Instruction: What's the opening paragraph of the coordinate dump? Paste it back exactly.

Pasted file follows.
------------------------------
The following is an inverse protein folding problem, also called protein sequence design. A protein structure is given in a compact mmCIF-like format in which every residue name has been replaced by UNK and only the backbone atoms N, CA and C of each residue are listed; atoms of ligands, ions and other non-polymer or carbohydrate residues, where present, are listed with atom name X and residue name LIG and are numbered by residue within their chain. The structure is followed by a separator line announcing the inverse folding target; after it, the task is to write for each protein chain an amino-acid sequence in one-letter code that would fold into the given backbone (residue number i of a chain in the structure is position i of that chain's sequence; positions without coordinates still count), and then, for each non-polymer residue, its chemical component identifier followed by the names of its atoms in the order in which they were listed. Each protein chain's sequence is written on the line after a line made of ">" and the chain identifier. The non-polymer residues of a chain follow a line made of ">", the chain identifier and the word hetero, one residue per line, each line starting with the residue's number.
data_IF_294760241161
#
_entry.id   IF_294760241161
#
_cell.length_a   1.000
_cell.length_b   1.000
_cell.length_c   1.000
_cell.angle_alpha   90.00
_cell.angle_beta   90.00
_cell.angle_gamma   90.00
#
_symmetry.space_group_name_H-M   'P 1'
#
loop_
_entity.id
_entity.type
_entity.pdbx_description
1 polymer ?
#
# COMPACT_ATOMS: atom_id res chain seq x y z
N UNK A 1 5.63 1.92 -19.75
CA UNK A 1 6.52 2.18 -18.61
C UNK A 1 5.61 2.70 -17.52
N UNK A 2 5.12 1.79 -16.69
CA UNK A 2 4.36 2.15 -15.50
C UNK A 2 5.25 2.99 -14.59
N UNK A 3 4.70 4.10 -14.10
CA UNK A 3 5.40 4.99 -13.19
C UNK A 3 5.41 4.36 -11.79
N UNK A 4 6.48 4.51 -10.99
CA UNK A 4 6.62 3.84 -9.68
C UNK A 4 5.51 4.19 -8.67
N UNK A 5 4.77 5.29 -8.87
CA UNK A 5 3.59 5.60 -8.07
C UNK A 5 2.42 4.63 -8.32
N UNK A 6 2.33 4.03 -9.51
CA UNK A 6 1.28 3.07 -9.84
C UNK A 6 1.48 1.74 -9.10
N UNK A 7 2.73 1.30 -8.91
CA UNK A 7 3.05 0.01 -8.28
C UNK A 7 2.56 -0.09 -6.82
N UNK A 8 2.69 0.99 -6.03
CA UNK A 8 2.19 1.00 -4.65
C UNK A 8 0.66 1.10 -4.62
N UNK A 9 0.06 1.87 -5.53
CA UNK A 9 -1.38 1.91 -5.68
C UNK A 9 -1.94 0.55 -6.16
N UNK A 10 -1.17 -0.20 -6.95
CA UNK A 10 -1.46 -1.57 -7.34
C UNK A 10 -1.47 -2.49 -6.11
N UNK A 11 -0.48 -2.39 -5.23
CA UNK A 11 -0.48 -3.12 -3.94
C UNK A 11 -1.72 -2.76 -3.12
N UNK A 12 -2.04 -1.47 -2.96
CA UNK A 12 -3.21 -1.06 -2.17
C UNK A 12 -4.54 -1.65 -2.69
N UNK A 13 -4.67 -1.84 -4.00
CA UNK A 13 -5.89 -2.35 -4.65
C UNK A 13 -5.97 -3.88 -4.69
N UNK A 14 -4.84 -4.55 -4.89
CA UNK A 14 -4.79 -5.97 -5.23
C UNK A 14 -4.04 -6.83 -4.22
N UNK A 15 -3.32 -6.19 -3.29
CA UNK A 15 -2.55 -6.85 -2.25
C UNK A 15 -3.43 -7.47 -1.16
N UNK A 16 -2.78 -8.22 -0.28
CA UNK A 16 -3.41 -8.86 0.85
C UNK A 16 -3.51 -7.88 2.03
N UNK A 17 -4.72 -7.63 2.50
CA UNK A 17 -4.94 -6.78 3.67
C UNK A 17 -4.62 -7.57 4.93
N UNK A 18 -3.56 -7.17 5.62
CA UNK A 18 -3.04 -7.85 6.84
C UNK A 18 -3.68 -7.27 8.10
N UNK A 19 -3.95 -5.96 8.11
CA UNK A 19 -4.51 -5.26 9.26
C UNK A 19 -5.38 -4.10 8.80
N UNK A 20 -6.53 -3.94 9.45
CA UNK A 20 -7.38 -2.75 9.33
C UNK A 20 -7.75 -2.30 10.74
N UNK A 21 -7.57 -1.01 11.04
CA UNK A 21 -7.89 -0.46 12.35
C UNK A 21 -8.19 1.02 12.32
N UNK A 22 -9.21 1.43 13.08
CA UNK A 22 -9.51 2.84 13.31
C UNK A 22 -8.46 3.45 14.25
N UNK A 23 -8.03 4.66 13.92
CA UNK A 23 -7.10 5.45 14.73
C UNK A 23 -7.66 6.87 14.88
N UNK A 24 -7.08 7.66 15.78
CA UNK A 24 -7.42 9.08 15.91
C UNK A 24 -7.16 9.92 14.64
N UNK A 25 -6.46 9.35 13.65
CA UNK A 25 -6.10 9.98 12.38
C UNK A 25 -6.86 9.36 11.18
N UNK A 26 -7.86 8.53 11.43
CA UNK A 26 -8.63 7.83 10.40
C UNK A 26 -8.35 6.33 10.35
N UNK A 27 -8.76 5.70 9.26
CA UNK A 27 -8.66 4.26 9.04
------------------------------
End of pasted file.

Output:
The following is an inverse protein folding problem, also called protein sequence design. A protein structure is given in a compact mmCIF-like format in which every residue name has been replaced by UNK and only the backbone atoms N, CA and C of each residue are listed; atoms of ligands, ions and other non-polymer or carbohydrate residues, where present, are listed with atom name X and residue name LIG and are numbered by residue within their chain. The structure is followed by a separator line announcing the inverse folding target; after it, the task is to write for each protein chain an amino-acid sequence in one-letter code that would fold into the given backbone (residue number i of a chain in the structure is position i of that chain's sequence; positions without coordinates still count), and then, for each non-polymer residue, its chemical component identifier followed by the names of its atoms in the order in which they were listed. Each protein chain's sequence is written on the line after a line made of ">" and the chain identifier. The non-polymer residues of a chain follow a line made of ">", the chain identifier and the word hetero, one residue per line, each line starting with the residue's number.